14. Vorgerd M, Grehl T, Jager M, et al. Creatine therapy in myophosphorylase deficiency (McArdle disease): a placebo-controlled crossover trial. Arch Neurol 2000;57:956-63.
15. Kley RA, Vorgerd M, Tarnopolsky MA. Creatine for treating muscle disorders. Cochrane Database Syst Rev. 2007 Jan 24;(1):CD004760.
16. Walter MC, Lochmuller H, Reilich P, et al. Creatine monohydrate in muscular dystrophies: A double-blind, placebo-controlled clinical study. Neurology 2000;54:1848-50.
17. Hass CJ, Collins MA, Juncos JL. Resistance training with creatine monohydrate improves upper-body strength in patients with Parkinson disease: a randomized trial. Neurorehabil Neural Repair. 2007 Mar-Apr;21(2):107-15.
18. Bender A, Koch W, Elstner M, Schombacher Y, Bender J, Moeschl M, Gekeler F, Müller-Myhsok B, Gasser T, Tatsch K, Klopstock T. Creatine supplementation in Parkinson disease: a placebo-controlled randomized pilot trial. Neurology. 2006 Oct 10;67(7):1262-4.
19. Febbraio MA, Flanagan TR, Snow RJ, et al. Effect of creatine supplementation on intramuscular TCr, metabolism and performance during intermittent, supramaximal exercise in humans. Acta Physiol Scand 1995;155:387-95.
20. Vahedi K, Domingo V, Amarenco P, Bousser MG. Ischemic stroke in a sportsman who consumed MaHuang extract and creatine monohydrate for bodybuilding. J Neurol Neurosurg Psychiatr 2000;68:112-3.
21. Ferraro S, Codella C, Palumbo F, et al. Hemodynamic effects of creatine phosphate in patients with congestive heart failure: a double-blind comparison trial versus placebo. Clin  effects. J Am Diet Assoc 1999;99:593-5.Cardiol 1996;19:699-703.
22. Green AL, Simpson EJ, Littlewood JJ, et al. Carbohydrate ingestion augments creatine retention during creatine feeding in humans. Acta Physiol Scand 1996;158:195-202.
23. Juhn MS, O'Kane JW, Vinci DM. Oral creatine supplementation in male collegiate athletes: a survey of dosing habits and side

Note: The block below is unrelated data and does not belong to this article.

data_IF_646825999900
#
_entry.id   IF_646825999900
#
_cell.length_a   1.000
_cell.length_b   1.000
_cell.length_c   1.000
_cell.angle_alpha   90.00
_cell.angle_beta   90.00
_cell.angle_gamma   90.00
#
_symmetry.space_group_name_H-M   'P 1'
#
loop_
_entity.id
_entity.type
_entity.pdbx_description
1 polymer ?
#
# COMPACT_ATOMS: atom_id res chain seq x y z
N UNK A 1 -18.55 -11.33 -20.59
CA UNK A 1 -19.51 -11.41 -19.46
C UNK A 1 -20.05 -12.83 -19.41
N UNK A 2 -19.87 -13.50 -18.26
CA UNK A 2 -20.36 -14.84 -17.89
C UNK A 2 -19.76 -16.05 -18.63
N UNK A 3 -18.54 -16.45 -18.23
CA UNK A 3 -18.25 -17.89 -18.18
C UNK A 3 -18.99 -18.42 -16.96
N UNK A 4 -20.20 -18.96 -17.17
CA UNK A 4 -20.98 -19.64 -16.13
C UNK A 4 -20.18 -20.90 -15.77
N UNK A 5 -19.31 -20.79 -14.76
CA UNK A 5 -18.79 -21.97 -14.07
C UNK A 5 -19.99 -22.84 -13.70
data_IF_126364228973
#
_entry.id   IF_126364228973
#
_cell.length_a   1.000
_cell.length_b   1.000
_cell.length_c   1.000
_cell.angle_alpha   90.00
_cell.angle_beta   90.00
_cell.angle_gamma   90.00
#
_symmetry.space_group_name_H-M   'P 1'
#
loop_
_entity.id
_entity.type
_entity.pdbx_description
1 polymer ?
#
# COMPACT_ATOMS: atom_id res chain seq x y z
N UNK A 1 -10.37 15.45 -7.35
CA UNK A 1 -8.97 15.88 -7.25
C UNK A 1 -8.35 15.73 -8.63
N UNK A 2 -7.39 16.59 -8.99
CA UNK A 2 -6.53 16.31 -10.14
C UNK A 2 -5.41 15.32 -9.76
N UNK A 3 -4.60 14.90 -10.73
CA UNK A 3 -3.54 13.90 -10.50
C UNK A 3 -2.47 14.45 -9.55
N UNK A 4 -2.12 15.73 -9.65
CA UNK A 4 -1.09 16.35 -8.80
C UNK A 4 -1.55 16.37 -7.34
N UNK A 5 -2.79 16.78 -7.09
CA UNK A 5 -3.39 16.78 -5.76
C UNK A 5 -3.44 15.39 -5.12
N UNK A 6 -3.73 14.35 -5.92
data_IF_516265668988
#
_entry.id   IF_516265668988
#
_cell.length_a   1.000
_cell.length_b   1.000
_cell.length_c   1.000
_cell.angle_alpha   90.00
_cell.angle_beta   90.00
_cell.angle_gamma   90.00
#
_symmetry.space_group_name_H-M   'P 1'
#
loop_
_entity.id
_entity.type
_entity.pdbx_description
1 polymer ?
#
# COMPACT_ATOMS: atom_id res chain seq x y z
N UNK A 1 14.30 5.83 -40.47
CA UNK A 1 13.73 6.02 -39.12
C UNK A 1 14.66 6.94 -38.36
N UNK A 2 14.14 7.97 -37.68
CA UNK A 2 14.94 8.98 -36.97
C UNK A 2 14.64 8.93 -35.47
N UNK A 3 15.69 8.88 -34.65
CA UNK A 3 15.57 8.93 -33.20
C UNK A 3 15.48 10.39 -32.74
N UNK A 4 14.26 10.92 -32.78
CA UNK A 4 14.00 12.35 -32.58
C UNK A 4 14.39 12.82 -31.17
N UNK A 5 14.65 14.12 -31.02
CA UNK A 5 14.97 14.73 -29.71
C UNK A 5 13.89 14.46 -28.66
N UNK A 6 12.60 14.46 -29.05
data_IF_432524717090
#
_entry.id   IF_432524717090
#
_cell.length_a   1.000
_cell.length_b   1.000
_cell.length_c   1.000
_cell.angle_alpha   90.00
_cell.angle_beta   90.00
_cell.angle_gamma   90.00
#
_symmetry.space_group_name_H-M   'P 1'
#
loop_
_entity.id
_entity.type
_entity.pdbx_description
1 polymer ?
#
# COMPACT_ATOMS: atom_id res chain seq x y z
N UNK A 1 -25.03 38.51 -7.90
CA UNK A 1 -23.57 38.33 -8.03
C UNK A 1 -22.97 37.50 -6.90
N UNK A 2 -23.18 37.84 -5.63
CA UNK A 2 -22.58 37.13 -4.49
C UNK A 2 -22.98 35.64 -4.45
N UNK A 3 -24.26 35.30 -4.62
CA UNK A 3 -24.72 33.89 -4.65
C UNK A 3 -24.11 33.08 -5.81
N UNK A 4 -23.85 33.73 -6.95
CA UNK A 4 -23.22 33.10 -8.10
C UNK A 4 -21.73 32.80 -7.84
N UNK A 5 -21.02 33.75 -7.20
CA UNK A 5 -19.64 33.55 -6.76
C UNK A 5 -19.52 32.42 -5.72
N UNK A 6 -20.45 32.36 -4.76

Evidence Based Rating Scale

The Evidence Based Rating Scale is a tool that helps consumers translate the findings of medical research studies and what our clinical advisors have found to be efficacious in their personal practice into a visual and easy to interpret format. This tool is meant to simplify the information on supplements and therapies that demonstrate promise in the treatment of certain conditions.






Athletic performance


Creatine supplements are most effective for improving muscular strength during quick spurts of intense athletic activity followed by periods of rest. (1-2)

Congestive Heart Failure  
In one study, 5g creatine taken four times a day for six weeks in conjunction with standard medication improved skeletal muscular strength compared to placebo. (11)

Muscular Dystrophy   Date Published: 04/18/2005
Previous  |  Next
> Printer-friendly Version Return to Top

© 2000- 2019 ., LLC. 21251 Ridgetop Circle, Suite 150, Sterling, VA 20166. All rights reserved. Reproduction in whole or in part without permission is prohibited. Privacy Policy

Disclaimer: All material provided in the WholeHealthMD website is provided for educational purposes only. Consult your physician regarding the applicability of any information provided in the WholeHealthMD website to your symptoms or medical condition.